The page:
A neuroscientist’s guide to your brain, asking questions about who you are, how you work, what is reality, is there a free will or not (automata or in control?), me and others, and so on. All the basics about psychology, neuroscience, and adding into the mix some social psychology. This is a book about fundamentals, and if you are already familiar with them, then you might want to skip this one. However, it is not a bad book, quite the opposite. Well written, engaging, amusing, and thorough and informative. I enjoyed listening to this book, I actually did it in one day. Don’t ask why. (My weird brain.)
What is best about the book is David Eagleman is honest, he doesn’t try to say that all is defined that we know exactly how our brains work. He accepts that there is a lot we don’t understand. For example, the question of free will. He never says one or the other, but he says that all of our brains are different. That our genes and environment both play a role in who we become. And I like that. It acknowledges that we are not separate from the environment and random occurrences we come across, but still, there is this genetic makeup that impacts us. Like with me, the fact that I have dyslexia (and it runs in my family.) It affects my reading and writing abilities both in good and bad, but also to the way I view the world. I can let it dominate me and stop it pursuing my dreams and wishes or work with it and around it. Lately, there has been a trend going on that denies we have a saying to the matter of what is going on and how we choose to act. For me, that feels like a pessimistic view of our brains. Their plasticity makes them able to adapt, and they change through our actions. For example, they have shown meditation to alter the brain’s construction.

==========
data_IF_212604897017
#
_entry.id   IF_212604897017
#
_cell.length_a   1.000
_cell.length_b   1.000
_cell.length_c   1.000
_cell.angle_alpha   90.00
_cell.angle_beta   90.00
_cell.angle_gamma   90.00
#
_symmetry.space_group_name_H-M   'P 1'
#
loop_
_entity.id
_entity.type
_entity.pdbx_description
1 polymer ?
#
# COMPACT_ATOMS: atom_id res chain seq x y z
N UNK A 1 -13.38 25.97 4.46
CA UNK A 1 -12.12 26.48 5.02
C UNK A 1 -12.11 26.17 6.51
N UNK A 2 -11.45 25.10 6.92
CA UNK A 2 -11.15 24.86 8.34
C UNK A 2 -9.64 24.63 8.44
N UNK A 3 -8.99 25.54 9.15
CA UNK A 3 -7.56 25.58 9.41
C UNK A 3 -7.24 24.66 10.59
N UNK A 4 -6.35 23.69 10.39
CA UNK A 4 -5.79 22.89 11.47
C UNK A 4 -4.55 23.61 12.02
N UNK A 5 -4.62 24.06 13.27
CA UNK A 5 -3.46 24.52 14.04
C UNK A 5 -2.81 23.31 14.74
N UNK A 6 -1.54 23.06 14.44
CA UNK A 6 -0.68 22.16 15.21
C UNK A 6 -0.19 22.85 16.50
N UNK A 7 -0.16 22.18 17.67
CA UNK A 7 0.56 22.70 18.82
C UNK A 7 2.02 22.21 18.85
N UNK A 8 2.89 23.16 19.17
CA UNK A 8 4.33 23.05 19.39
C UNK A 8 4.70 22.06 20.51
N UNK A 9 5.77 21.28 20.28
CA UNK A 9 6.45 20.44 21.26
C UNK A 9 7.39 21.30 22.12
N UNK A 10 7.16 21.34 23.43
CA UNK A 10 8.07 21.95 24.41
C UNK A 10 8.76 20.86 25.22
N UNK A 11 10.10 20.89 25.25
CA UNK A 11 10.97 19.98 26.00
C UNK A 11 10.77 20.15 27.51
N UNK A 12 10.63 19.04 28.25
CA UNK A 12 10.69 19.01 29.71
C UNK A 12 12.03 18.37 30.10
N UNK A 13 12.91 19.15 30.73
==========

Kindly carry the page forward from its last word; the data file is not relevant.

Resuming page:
But back to the book, Eagleman writes, that part of us runs in automatic pilot. Many of those are learned throughout childhood, like walking and eye-hand coordination. Then they became automatic features until something might alter their course like going blind or the other way around as he gives an example. But then most likely, (he doesn’t say definitely,) we have some saying on the bigger decisions we make. And I take that most likely. I have an aversion when people say that they cannot help the way they are and how they react. All I want to ask is, really? It feels like they don’t want to try. But again, this all is beside the point. I enjoyed the book, and a lot. Most of it was something I already knew, but going back to basics isn’t a bad thing at all. Then you can at least check if the foundation you have built is sound or not.
Thank you for reading! Have a brainy day!
0 comments on “Book Review: The Brain: The Story of You by David Eagleman”